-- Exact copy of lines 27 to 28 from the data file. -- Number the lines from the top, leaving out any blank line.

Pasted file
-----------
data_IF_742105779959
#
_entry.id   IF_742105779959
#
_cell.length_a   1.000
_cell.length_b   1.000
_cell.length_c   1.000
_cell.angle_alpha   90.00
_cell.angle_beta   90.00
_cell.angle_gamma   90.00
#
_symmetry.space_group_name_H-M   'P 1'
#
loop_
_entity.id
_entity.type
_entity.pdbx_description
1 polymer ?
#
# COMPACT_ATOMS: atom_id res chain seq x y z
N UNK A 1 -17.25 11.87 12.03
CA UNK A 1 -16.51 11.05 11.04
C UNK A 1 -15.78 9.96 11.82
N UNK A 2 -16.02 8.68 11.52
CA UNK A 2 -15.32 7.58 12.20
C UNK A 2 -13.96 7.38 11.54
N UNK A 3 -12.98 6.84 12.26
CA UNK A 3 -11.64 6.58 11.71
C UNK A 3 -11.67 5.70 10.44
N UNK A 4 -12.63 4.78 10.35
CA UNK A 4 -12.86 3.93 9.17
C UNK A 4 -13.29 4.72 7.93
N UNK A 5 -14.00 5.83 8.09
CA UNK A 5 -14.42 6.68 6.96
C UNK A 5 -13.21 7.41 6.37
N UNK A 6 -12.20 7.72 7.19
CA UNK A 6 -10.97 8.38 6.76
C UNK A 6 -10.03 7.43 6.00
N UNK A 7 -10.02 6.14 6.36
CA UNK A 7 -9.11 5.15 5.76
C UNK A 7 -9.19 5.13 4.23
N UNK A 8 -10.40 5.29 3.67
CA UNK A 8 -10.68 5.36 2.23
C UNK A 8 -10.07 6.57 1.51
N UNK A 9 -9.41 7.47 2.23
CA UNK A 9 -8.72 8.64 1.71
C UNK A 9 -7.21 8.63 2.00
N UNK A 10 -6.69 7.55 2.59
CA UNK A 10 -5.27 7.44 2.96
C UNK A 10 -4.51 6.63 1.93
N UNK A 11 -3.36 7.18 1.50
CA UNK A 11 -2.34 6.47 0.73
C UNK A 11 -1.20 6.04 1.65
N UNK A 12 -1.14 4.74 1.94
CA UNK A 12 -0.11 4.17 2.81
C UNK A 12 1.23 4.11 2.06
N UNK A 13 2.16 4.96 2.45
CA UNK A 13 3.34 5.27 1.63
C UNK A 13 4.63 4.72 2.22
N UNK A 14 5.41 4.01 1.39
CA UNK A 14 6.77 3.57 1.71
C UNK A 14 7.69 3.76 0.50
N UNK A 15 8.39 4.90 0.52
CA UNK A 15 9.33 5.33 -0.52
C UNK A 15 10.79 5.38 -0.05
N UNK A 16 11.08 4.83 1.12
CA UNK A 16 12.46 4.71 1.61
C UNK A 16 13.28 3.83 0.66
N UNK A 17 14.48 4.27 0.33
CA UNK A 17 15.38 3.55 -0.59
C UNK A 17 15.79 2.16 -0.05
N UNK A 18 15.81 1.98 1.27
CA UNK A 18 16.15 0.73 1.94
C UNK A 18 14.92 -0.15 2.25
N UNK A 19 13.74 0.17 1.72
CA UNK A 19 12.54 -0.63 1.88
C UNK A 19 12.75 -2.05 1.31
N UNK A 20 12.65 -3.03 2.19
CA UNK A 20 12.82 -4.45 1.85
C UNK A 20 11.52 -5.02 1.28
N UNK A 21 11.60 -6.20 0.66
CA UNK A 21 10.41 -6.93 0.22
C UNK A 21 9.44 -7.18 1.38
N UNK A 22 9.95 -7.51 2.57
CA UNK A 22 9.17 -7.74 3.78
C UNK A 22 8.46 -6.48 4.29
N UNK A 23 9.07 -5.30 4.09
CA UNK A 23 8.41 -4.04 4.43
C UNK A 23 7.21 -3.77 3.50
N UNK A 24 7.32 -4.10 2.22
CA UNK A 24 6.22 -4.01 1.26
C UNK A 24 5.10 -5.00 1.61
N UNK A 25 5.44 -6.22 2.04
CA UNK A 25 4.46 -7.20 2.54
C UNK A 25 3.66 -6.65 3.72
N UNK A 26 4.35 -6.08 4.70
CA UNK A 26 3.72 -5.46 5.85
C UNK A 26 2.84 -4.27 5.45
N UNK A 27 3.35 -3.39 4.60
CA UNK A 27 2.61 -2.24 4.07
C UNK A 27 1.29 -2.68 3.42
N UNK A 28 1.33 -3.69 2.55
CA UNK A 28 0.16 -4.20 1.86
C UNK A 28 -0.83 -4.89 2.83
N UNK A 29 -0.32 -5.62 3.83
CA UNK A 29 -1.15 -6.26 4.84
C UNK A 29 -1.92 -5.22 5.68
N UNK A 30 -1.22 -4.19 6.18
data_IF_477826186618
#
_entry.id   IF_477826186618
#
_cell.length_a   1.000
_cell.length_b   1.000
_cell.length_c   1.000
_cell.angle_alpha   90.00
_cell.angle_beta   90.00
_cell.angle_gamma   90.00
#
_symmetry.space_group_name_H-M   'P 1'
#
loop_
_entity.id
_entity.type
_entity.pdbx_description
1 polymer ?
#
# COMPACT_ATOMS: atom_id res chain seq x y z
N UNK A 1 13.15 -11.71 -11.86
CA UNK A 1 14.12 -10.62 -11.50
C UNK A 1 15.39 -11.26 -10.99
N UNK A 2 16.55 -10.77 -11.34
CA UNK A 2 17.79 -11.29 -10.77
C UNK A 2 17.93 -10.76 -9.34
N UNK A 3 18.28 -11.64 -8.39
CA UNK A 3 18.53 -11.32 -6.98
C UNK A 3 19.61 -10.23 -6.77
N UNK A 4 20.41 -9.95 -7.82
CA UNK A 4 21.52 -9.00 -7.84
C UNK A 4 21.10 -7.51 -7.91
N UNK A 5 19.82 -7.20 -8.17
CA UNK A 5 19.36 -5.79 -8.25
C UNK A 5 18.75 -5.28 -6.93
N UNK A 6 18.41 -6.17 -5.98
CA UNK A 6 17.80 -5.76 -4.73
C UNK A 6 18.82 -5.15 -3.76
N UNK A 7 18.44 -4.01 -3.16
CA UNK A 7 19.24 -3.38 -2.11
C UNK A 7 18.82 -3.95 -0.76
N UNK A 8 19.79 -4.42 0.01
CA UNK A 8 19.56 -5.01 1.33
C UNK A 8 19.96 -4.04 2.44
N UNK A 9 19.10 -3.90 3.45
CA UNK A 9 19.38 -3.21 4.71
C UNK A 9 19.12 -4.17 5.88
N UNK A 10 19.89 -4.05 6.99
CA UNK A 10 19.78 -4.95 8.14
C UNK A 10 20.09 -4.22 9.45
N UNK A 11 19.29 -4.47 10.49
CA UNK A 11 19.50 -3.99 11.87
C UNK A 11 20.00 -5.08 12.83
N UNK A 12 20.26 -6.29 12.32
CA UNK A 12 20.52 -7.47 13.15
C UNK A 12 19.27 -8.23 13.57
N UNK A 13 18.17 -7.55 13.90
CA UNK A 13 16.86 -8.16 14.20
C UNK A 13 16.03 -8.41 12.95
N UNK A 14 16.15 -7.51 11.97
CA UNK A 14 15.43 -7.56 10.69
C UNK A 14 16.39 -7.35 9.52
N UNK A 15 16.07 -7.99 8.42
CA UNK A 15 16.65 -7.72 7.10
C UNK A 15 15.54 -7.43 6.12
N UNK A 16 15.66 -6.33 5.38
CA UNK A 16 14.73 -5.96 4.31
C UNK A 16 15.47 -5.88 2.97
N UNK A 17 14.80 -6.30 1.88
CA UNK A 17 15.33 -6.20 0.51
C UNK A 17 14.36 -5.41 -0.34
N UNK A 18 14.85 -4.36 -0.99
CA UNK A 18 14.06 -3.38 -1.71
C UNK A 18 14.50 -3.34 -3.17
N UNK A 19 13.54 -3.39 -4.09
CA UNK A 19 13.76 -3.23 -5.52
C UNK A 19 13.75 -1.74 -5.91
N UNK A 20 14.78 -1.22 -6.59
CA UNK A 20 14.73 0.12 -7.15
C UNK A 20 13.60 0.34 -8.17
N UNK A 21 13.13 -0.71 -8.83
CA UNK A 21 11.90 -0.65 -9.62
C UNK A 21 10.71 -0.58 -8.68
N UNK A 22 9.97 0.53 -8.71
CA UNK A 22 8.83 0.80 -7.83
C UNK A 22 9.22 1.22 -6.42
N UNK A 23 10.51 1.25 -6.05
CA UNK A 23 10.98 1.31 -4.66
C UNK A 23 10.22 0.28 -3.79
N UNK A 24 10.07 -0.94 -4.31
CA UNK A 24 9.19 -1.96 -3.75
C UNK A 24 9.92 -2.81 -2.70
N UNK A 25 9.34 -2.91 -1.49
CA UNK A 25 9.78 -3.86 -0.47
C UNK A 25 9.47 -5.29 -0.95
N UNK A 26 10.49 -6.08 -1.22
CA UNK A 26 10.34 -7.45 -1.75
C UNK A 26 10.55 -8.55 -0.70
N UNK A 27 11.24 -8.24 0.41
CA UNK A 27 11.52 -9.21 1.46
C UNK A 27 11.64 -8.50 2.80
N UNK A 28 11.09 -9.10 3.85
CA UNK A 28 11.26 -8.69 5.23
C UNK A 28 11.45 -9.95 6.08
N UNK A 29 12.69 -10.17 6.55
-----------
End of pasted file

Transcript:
N UNK A 3 -12.98 6.84 12.26
CA UNK A 3 -11.64 6.58 11.71